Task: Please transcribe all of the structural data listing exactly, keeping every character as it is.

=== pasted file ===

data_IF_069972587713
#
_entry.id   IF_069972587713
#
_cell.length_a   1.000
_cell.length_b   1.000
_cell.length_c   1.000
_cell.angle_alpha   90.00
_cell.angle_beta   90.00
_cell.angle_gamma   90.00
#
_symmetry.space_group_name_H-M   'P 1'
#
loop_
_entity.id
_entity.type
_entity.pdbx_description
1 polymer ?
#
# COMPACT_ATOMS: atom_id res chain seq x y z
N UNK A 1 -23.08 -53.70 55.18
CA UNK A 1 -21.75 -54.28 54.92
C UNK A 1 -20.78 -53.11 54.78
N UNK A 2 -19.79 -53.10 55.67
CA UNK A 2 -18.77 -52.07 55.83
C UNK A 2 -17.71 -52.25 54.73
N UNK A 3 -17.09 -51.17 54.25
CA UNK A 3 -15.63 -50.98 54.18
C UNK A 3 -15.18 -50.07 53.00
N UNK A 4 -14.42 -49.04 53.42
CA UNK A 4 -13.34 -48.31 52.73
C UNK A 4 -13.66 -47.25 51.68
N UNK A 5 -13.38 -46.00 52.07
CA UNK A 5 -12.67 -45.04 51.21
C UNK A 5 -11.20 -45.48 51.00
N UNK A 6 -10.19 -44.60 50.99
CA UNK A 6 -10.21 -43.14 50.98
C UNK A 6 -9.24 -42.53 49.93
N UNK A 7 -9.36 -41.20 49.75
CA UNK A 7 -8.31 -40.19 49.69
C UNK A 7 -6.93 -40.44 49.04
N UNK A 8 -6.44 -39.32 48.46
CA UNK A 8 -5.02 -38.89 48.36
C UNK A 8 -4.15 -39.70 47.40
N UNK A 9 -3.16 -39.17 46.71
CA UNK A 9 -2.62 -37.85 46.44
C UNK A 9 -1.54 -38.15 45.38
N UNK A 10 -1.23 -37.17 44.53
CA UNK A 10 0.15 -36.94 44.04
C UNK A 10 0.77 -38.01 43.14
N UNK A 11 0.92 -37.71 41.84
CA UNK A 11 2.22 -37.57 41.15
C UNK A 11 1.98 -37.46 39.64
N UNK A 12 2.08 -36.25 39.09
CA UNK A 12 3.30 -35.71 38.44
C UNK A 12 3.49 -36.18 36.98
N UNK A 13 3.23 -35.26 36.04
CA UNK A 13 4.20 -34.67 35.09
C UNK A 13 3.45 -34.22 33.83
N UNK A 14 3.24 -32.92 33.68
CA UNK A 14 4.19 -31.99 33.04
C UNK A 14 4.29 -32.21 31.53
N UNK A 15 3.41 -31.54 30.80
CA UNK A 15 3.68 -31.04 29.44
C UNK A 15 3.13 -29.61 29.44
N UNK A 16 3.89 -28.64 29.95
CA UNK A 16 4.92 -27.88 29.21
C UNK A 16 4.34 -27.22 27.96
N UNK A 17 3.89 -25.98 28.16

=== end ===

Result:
data_IF_069972587713
#
_entry.id   IF_069972587713
#
_cell.length_a   1.000
_cell.length_b   1.000
_cell.length_c   1.000
_cell.angle_alpha   90.00
_cell.angle_beta   90.00
_cell.angle_gamma   90.00
#
_symmetry.space_group_name_H-M   'P 1'
#
loop_
_entity.id
_entity.type
_entity.pdbx_description
1 polymer ?
#
# COMPACT_ATOMS: atom_id res chain seq x y z
N UNK A 1 -23.08 -53.70 55.18
CA UNK A 1 -21.75 -54.28 54.92
C UNK A 1 -20.78 -53.11 54.78
N UNK A 2 -19.79 -53.10 55.67
CA UNK A 2 -18.77 -52.07 55.83
C UNK A 2 -17.71 -52.25 54.73
N UNK A 3 -17.09 -51.17 54.25
CA UNK A 3 -15.63 -50.98 54.18
C UNK A 3 -15.18 -50.07 53.00
N UNK A 4 -14.42 -49.04 53.42
CA UNK A 4 -13.34 -48.31 52.73
C UNK A 4 -13.66 -47.25 51.68
N UNK A 5 -13.38 -46.00 52.07
CA UNK A 5 -12.67 -45.04 51.21
C UNK A 5 -11.20 -45.48 51.00
N UNK A 6 -10.19 -44.60 50.99
CA UNK A 6 -10.21 -43.14 50.98
C UNK A 6 -9.24 -42.53 49.93
N UNK A 7 -9.36 -41.20 49.75
CA UNK A 7 -8.31 -40.19 49.69
C UNK A 7 -6.93 -40.44 49.04
N UNK A 8 -6.44 -39.32 48.46
CA UNK A 8 -5.02 -38.89 48.36
C UNK A 8 -4.15 -39.70 47.40
N UNK A 9 -3.16 -39.17 46.71
CA UNK A 9 -2.62 -37.85 46.44
C UNK A 9 -1.54 -38.15 45.38
N UNK A 10 -1.23 -37.17 44.53
CA UNK A 10 0.15 -36.94 44.04
C UNK A 10 0.77 -38.01 43.14
N UNK A 11 0.92 -37.71 41.84
CA UNK A 11 2.22 -37.57 41.15
C UNK A 11 1.98 -37.46 39.64
N UNK A 12 2.08 -36.25 39.09
CA UNK A 12 3.30 -35.71 38.44
C UNK A 12 3.49 -36.18 36.98
N UNK A 13 3.23 -35.26 36.04
CA UNK A 13 4.20 -34.67 35.09
C UNK A 13 3.45 -34.22 33.83
N UNK A 14 3.24 -32.92 33.68
CA UNK A 14 4.19 -31.99 33.04
C UNK A 14 4.29 -32.21 31.53
N UNK A 15 3.41 -31.54 30.80
CA UNK A 15 3.68 -31.04 29.44
C UNK A 15 3.13 -29.61 29.44
N UNK A 16 3.89 -28.64 29.95
CA UNK A 16 4.92 -27.88 29.21
C UNK A 16 4.34 -27.22 27.96
N UNK A 17 3.89 -25.98 28.16